With money from not only Rogers' films but his own public appearances going to Republic Pictures, Rogers brought a clause into a 1940 contract with the studio where he would have the right to his likeness, voice and name for merchandising. There were Roy Rogers action figures, cowboy adventure novels, a comic strip, playsets, a long-lived Dell Comics comic book series (Roy Rogers Comics) written by Gaylord Du Bois, and a variety of marketing successes. Roy Rogers was second only to Walt Disney in the amount of items featuring his name. The Sons of the Pioneers continued their popularity, and they've never stopped performing from the time Roy started the group, replacing members as they retired or passed away (all original members are deceased). Although Rogers was no longer an active member, they often appeared as Rogers' backup group in films, radio, and television, and Roy would occasionally appear with them in performances up until his death.

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August 26, 2015 11:00 PM PDT
Caged (Aired August 2, 1951)
Screen Director's Playhouse is NBC's answer to Lux Theater and Screen Guild Players, both prosperous ventures on CBS. The rehash of old movies doesn't necessarily make the most vivid of radio plays but there seems to be no doubt that it attracts listeners by the hundredweight. And association with America's citadel of glamour lures the unsuspecting by the sheer weight of publicity. In this case, the association with Hollywood is even more tenuous than usual. Usually the same star that appeared in the movie shows up on the radio play, not all of them to great advantage. THIS EPISODE: August 2, 1951. "Caged," starring Eleanor Parker as Marie Allen and Hope Emerson as Evelyn Harper. Caged tells the story of a teenage newlywed, who is sent to prison for being an accessory to a robbery. Her experiences while incarcerated, along with the killing of her husband, change her from a very frightened young girl into a hardened convict. This is one of the finest productions ever done for radio from Screen Director's Playhouse. The Academy Award performances by Parker and Emerson are nothing less than spectacular. Episode Notes From The Radio Gold Index.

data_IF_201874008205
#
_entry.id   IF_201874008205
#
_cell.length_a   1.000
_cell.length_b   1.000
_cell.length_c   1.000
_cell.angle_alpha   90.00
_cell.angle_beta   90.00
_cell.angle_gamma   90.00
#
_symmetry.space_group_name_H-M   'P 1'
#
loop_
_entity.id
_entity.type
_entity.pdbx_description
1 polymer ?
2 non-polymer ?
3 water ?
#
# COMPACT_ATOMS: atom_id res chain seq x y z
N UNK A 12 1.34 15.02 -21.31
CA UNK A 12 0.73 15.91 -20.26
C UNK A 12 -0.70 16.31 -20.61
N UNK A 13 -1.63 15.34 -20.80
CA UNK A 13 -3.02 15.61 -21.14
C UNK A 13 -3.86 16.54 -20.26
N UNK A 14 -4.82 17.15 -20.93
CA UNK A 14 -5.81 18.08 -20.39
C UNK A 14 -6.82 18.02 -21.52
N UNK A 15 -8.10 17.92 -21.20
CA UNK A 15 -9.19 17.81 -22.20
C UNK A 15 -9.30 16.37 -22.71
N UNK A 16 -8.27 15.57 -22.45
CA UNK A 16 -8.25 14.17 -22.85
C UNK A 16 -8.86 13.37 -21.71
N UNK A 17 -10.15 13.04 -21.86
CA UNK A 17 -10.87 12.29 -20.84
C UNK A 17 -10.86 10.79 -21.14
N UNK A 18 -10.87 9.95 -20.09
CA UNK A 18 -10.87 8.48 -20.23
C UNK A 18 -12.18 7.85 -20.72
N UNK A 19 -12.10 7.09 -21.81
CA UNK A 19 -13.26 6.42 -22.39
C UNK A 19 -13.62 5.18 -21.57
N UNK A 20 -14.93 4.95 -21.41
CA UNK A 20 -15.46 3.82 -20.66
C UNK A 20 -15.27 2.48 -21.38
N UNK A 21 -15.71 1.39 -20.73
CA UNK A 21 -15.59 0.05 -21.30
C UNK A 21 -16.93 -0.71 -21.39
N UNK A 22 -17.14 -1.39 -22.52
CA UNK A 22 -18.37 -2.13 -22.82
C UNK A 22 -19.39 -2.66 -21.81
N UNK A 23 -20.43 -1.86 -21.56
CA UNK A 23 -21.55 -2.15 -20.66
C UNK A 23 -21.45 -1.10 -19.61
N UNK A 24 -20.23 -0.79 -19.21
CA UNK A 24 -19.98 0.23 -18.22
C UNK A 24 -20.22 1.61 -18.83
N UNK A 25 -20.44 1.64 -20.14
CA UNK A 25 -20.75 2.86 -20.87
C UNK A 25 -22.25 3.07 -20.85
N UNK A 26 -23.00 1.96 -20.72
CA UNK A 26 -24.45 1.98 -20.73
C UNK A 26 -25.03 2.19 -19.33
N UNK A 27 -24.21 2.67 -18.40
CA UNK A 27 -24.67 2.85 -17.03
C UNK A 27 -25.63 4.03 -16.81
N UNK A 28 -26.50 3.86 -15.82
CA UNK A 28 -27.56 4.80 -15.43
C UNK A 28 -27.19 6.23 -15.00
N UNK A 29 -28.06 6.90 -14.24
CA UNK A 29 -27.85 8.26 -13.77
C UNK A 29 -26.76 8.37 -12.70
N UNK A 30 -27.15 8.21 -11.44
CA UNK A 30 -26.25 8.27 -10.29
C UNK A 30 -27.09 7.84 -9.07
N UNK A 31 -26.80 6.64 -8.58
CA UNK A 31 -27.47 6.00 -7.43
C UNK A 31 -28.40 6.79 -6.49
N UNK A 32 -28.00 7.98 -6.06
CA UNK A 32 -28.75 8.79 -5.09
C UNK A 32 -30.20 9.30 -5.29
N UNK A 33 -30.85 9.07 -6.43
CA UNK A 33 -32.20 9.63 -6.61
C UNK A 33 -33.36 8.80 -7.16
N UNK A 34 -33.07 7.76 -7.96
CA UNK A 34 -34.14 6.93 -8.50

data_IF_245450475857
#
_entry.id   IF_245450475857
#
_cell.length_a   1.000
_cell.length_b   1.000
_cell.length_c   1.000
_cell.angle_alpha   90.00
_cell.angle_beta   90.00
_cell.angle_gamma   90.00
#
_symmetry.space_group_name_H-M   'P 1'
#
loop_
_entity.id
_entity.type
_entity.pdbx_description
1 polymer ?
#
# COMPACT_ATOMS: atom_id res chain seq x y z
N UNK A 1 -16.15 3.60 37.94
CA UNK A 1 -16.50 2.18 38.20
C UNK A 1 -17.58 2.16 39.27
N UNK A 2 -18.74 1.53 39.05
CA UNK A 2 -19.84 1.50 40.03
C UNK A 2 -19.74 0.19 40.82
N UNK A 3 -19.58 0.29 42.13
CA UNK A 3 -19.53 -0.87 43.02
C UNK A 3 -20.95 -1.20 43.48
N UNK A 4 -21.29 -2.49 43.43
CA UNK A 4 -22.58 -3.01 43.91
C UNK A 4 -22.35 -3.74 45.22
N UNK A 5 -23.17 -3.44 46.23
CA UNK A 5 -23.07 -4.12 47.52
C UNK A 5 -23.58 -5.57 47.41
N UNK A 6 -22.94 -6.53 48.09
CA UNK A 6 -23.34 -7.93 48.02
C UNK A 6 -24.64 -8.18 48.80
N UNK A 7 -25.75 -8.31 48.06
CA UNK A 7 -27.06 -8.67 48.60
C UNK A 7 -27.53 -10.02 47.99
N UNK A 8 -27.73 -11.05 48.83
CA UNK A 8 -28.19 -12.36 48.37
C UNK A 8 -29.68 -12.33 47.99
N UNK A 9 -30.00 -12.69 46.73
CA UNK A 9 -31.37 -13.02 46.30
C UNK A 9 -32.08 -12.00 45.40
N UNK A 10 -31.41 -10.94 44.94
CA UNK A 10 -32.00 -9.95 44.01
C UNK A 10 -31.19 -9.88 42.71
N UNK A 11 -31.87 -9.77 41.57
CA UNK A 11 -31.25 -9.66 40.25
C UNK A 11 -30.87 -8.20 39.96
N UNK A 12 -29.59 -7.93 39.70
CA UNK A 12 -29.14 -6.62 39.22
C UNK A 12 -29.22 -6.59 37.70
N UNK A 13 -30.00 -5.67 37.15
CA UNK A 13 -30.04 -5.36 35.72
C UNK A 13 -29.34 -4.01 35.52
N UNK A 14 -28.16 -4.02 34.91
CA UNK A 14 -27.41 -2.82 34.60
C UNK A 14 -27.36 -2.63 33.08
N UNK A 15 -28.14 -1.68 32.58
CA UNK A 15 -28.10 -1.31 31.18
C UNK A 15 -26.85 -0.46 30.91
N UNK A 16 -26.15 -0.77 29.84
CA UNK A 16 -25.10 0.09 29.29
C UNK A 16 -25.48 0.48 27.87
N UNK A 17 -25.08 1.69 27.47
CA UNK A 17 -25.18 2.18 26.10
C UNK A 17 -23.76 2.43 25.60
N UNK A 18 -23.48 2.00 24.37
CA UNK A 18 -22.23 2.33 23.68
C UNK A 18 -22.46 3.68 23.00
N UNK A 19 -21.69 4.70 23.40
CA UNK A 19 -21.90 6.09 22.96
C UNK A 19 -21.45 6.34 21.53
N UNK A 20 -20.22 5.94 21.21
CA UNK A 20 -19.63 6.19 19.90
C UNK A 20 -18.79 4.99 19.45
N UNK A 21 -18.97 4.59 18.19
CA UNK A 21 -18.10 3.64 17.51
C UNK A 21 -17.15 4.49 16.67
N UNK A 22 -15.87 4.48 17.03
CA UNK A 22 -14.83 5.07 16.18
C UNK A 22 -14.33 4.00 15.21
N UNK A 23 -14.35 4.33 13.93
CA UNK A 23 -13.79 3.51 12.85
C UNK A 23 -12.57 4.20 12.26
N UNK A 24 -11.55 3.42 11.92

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August 26, 2015 07:00 PM PDT
Symphony Of Death (Aired June 20, 1950)